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Day 538

Updated 7/11/2018 12:03 PM PDT

1/ Trump accused Germany of being "totally controlled" and "a captive of Russia" because it pays "billions and billions of dollars a year" to Russia for energy. Germany doesn't meet its NATO spending commitments, but has started construction on a second natural gas pipeline to Russia. Germany argues that it has increased its contributions to NATO and plans to spend even more on the alliance in the coming years. A few hours later, Trump told reporters that the United States has a "tremendous relationship" with Germany. (Washington Post / NBC News / Politico)

This is a companion discussion topic for the original entry at

Benczkowski just got confirmed and Democrat Sen Joe Manchin (W VA) was the one who pushed the vote to give him a win. This important position inside the DOJ all but gives T cover for his battle with what may come in terms of indictments against T.

It is EXTREMELY frustrating to see this kind of power grab happen, as well as the means to indemnify the Prez. :persevere:


Trump Jr. got an email from a publicist working for a Russian pop star named Emin Agalarov on June 3. Trump Jr. asked to speak with Agalarov before the meeting was set. The following Monday, June 6, the publicist, Rob Goldstone, worked to connect Trump Jr. and Agalarov, who was performing a concert in Moscow. Trump Jr. emailed Goldstone to thank him for his help that night; the next morning, Goldstone replied to say that he was moving forward on setting up a meeting that he believed Trump Jr. was aware of.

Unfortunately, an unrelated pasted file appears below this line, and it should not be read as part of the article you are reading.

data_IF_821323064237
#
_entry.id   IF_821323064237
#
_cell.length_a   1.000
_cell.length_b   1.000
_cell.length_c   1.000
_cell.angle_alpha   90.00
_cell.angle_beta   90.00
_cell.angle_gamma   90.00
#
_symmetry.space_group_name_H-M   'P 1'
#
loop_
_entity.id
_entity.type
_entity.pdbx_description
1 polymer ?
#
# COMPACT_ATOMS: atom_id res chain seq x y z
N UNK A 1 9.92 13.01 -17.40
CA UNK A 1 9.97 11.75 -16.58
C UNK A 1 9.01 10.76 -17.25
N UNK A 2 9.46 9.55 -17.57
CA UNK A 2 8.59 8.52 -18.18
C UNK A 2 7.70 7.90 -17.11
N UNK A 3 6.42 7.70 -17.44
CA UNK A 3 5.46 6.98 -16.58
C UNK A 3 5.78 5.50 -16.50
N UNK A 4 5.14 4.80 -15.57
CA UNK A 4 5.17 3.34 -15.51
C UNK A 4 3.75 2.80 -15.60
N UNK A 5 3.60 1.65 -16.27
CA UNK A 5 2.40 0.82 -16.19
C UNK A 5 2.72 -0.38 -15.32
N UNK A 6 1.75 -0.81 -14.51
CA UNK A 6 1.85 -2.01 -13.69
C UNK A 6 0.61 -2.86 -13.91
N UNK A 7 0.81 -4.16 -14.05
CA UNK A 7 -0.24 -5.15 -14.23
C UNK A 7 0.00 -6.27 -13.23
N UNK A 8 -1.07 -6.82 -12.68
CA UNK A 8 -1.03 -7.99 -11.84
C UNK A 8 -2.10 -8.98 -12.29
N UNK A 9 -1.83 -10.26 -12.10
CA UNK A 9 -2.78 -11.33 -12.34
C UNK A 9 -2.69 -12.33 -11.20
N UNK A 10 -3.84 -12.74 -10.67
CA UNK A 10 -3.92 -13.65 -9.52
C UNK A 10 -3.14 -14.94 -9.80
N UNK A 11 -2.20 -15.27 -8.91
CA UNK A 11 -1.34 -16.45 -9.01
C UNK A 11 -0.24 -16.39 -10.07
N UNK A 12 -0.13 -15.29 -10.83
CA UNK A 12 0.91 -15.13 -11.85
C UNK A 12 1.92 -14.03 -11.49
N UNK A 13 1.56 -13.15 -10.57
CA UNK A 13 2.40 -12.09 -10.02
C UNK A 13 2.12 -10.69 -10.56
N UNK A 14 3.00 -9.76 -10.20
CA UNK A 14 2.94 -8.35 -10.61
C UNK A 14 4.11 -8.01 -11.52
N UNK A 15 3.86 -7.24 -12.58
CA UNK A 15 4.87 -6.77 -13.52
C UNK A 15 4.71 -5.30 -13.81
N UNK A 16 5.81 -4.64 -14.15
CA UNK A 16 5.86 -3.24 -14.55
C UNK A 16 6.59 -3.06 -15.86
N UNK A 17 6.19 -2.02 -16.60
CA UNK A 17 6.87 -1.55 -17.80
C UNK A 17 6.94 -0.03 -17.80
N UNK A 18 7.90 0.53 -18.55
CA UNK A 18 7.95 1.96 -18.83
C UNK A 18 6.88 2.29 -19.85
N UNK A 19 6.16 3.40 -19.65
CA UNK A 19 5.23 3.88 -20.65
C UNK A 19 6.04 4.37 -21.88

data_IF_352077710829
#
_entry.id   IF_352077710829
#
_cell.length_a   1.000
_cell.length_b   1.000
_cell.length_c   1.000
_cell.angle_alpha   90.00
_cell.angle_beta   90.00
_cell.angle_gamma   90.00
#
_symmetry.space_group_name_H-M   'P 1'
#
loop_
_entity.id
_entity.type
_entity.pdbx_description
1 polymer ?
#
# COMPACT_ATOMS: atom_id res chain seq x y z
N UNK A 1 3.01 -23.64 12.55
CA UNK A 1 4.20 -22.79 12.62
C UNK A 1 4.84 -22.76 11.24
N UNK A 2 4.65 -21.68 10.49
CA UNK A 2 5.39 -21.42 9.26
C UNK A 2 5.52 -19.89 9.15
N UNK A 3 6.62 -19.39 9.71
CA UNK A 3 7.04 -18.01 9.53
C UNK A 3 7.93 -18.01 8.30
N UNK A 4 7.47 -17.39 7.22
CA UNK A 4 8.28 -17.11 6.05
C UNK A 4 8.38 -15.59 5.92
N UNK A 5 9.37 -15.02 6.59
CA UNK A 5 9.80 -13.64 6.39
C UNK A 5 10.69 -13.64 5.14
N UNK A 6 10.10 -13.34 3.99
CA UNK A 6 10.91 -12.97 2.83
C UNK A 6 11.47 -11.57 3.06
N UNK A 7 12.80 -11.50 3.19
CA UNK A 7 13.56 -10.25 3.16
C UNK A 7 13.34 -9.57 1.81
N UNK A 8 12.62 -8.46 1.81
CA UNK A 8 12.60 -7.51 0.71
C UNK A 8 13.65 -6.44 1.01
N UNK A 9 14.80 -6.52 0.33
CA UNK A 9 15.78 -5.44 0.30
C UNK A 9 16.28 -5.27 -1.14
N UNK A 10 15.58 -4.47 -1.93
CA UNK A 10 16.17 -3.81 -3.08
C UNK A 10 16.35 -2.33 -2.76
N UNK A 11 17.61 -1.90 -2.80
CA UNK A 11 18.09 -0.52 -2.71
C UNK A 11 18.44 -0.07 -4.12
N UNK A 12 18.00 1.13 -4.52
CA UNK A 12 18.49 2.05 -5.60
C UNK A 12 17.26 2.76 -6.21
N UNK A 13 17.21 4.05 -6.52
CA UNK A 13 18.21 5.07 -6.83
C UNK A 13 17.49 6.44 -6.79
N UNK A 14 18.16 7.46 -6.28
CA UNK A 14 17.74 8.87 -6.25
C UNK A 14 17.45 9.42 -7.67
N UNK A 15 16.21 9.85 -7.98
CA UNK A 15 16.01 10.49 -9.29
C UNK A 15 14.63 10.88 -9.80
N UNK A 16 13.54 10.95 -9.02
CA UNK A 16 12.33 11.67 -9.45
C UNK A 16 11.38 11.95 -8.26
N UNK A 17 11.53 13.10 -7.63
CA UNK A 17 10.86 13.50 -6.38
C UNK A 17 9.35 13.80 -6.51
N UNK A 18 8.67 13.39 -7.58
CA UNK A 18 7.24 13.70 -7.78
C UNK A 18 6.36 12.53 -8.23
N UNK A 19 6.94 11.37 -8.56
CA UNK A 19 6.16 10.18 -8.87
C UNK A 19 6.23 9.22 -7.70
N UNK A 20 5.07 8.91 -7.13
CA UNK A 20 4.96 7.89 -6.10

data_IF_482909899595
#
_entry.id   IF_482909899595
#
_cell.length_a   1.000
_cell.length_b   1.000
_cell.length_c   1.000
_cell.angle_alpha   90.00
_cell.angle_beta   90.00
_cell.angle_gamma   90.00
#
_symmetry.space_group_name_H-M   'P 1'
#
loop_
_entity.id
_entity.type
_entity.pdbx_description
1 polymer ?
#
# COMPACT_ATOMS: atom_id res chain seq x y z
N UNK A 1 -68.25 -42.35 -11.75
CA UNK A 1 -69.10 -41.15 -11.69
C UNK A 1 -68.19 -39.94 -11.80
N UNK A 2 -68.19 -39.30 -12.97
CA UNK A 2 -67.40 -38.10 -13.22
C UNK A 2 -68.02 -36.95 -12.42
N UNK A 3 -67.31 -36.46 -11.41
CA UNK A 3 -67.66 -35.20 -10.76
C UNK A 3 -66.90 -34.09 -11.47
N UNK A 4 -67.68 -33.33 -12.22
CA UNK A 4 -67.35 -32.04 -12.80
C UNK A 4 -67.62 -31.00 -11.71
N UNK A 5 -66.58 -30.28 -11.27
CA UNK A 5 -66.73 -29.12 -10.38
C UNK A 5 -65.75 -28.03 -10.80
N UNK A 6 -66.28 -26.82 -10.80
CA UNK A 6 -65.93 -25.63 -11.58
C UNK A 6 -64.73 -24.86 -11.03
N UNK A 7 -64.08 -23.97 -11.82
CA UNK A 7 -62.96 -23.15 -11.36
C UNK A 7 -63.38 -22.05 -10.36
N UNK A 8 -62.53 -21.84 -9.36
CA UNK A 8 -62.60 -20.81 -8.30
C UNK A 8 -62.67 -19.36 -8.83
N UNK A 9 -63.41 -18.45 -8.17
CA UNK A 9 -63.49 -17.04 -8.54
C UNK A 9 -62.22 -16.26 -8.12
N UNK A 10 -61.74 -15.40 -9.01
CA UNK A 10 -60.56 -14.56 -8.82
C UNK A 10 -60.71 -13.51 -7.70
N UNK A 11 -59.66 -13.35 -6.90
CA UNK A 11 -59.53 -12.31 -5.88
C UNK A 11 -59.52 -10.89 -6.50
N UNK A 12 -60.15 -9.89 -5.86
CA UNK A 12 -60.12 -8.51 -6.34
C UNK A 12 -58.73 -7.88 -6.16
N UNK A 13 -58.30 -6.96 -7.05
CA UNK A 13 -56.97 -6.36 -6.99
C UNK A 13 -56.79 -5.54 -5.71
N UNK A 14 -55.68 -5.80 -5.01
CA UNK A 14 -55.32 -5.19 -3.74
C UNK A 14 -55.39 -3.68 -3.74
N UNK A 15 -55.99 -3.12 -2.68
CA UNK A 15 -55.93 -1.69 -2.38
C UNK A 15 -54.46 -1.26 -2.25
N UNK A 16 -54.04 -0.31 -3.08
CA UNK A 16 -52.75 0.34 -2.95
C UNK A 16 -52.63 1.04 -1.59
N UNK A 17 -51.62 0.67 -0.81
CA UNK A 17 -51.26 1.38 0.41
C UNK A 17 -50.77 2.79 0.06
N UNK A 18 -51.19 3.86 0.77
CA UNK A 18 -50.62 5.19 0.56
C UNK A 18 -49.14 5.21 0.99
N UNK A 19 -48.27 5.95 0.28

That series of events suggests that Trump Jr. spoke with Agalarov and that the meeting was subsequently set. But Trump Jr. was consistently cagey about whether he’d spoken with the musician. In an interview with Fox News’s Sean Hannity shortly after the story came out, he said that, as he recalled, “it was all basically this email coordination” — that he hadn’t been informed by Agalarov about the nature of the information he would receive. In testimony before the Senate Judiciary Committee in September, he made a similar assertion.

“My phone records show three very short phone calls between Emin and me between June 6th and 7th,” he read from a statement. “I do not recall speaking to Emin. It is possible that we left each other voice mail messages. I simply do not remember.”


Mr. Trump’s choice for the court, Judge Brett M. Kavanaugh, has expressed strong support for executive power, hostility to administrative agencies and support for gun rights and religious freedom.

Those are all conventional positions among conservative lawyers and judges. But there is one stance that sets Judge Kavanaugh apart, and it could not be more timely: his deep skepticism of the wisdom of forcing a sitting president to answer questions in criminal cases.

“I don’t know of any justice who has staked out as strong a position on presidential immunity even from questioning as Judge Kavanaugh has,” Mr. Dellinger said.

Robert S. Mueller III, the special counsel investigating Mr. Trump and his associates, raised the prospect of subpoenaing the president during a March meeting with his lead lawyer at the time, John Dowd. Mr. Trump’s lawyers responded that they were confident that they would prevail in a court fight over whether a sitting president could be required to comply with a subpoena.